Maintenon (horse)

Maintenon (foaled 1903 in France) was a French Thoroughbred racehorse. He was bred by Gaston Dreyfus at his Haras du Perray in Les Bréviaires, Yvelines. Maintenon was out of the mare, Marcia, and sired by Le Sagittaire, a multiple winner of what today are Group One races.

Maintenon
SireLe Sagittaire
GrandsireLe Sancy
DamMarcia
DamsireMarden
SexStallion
Foaled1903
CountryFrance
ColourBay
BreederHaras du Perray
OwnerWilliam Kissam Vanderbilt
TrainerWilliam B. Duke
Record19: 13-3-2
EarningsFF908,525
Major wins
La Coupe d'Or (1906)
Prix du Conseil Municipal (1906)
Grand Prix de Deauville (1906)
Grand Prix de Saint-Cloud (1906)
Prix Monarque (1906)
Prix Hocquart (1906)
Prix du Jockey Club (1906)
Prix Kergorlay (1906)
Prix Lupin (1906)
Prix Royal-Oak (1906)
Prix Boiard (1907)
Prix des Sablons (1907)
Awards
Leading sire in France (1917)
Honours
Prix de Maintenon at Maisons-Laffitte Racecourse

Purchased as a yearling for twenty-three thousand French francs by American sportsman William Kissam Vanderbilt of the prominent Vanderbilt family of New York City, Maintenon was conditioned for racing by future U.S. Racing Hall of Fame trainer, William Duke. In 1906, Maintenon won ten major races in France, including the French Derby, and another two the following year.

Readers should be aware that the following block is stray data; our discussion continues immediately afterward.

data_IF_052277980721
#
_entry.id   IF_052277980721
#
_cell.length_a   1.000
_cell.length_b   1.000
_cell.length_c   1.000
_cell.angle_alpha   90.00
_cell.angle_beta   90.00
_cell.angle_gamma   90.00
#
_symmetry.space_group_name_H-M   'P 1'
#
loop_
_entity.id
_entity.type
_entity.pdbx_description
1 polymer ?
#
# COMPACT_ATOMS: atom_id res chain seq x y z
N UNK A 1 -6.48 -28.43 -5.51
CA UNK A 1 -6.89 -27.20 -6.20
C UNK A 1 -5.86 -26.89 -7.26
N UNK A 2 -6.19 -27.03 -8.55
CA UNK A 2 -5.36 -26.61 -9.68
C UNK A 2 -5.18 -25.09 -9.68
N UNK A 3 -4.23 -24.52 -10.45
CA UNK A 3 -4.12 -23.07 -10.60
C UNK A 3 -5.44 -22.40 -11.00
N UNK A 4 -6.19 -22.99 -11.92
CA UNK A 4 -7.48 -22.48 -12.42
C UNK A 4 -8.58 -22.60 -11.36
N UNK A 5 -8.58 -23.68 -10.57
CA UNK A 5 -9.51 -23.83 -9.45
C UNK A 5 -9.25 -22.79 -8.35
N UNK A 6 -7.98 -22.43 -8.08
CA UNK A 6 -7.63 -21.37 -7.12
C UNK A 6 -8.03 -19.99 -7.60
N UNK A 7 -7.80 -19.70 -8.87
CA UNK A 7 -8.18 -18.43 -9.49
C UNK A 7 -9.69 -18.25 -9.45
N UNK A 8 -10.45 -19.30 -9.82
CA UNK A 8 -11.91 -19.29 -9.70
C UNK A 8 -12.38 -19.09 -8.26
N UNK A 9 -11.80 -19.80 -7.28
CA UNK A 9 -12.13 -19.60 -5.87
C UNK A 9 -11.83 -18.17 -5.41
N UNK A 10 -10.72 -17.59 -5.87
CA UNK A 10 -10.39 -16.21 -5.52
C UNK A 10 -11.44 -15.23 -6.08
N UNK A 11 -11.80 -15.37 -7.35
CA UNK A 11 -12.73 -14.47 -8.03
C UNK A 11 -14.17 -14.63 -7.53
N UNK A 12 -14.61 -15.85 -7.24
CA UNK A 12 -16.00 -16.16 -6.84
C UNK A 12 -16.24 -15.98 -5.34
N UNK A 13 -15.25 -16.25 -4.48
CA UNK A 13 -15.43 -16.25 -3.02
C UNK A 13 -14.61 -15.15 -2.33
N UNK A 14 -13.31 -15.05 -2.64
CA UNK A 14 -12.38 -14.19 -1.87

In the 1906 Grand Prix de Paris, Maintenon was beaten by Epsom Derby winner Spearmint and in anticipation of a rematch, Vanderbilt entered the colt in the 1907 Ascot Gold Cup at Ascot Racecourse in England. However, in April 1907 Maintenon suffered a tendon injury and was retired to stud. He first stood at Haras de Villebon in Villebon-sur-Yvette then at his owner's Haras du Quesnay. Among his offspring the most notable was Brumelli who won the 1917 Grand Prix de Paris and Prix du Jockey Club and who helped Maintenon become that year's Leading sire in France.

Following the death of owner Vanderbilt in 1922, the Haras du Quesnay and Maintenon were acquired by another American, A. Kingsley Macomber. The last foal sired by Maintenon was born in 1926.

ReferencesEdit